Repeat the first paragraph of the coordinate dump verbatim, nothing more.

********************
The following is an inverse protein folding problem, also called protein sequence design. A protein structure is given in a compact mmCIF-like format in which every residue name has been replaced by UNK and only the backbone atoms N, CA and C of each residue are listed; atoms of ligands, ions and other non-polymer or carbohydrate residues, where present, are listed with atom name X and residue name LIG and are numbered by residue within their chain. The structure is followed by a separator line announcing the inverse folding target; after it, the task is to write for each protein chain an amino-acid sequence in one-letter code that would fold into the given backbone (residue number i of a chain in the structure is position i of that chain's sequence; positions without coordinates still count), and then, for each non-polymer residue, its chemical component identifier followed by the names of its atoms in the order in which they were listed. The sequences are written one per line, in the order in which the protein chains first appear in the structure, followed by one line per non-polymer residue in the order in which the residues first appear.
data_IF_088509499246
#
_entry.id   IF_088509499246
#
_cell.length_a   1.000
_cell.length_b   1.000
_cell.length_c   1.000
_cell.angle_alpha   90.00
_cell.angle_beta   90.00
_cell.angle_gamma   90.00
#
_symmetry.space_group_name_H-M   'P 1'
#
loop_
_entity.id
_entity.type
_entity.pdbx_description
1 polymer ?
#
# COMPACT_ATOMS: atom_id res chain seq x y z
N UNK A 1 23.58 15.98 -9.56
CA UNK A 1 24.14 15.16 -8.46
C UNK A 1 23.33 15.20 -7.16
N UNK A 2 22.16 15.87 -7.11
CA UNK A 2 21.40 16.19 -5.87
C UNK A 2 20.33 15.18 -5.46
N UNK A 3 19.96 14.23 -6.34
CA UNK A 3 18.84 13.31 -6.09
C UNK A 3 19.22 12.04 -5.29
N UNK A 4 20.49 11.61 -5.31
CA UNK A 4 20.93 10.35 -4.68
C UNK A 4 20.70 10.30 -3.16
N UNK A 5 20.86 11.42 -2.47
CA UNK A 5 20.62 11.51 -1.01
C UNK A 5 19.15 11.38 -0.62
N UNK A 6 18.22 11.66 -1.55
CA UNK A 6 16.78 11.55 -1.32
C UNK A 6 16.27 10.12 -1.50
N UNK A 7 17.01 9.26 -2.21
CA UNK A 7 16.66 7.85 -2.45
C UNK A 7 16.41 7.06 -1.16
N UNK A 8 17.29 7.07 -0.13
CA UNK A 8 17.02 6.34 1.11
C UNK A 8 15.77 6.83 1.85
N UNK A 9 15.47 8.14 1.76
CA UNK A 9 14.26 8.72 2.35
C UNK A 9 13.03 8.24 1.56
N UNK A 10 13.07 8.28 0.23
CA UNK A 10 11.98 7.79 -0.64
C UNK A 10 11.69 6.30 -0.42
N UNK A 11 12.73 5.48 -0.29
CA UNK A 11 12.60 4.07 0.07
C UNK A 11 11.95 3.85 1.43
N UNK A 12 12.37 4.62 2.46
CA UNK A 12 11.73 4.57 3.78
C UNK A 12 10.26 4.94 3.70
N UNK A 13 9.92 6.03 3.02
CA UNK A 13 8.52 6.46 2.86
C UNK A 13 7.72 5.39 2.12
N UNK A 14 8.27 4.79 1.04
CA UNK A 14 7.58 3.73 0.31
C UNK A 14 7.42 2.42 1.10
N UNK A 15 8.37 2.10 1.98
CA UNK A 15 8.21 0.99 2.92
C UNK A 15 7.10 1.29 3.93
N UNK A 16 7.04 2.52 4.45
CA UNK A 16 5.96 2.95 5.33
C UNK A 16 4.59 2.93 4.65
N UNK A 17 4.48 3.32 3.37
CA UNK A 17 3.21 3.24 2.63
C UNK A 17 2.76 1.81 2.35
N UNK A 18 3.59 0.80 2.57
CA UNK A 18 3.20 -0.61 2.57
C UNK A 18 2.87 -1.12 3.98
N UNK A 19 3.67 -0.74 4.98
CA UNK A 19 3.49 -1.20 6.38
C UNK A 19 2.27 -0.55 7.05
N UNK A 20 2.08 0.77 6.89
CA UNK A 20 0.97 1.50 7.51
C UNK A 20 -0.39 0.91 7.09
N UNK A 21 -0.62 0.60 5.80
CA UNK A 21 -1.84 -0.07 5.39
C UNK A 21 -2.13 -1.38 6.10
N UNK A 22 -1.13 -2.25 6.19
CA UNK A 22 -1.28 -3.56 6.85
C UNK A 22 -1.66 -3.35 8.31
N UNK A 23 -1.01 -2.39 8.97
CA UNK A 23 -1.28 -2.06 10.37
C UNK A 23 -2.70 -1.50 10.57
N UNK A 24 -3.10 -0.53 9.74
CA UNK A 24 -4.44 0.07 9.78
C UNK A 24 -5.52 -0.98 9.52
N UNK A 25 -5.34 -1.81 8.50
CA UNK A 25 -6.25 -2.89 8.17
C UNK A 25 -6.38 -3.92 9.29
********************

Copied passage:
The following is an inverse protein folding problem, also called protein sequence design. A protein structure is given in a compact mmCIF-like format in which every residue name has been replaced by UNK and only the backbone atoms N, CA and C of each residue are listed; atoms of ligands, ions and other non-polymer or carbohydrate residues, where present, are listed with atom name X and residue name LIG and are numbered by residue within their chain. The structure is followed by a separator line announcing the inverse folding target; after it, the task is to write for each protein chain an amino-acid sequence in one-letter code that would fold into the given backbone (residue number i of a chain in the structure is position i of that chain's sequence; positions without coordinates still count), and then, for each non-polymer residue, its chemical component identifier followed by the names of its atoms in the order in which they were listed. The sequences are written one per line, in the order in which the protein chains first appear in the structure, followed by one line per non-polymer residue in the order in which the residues first appear.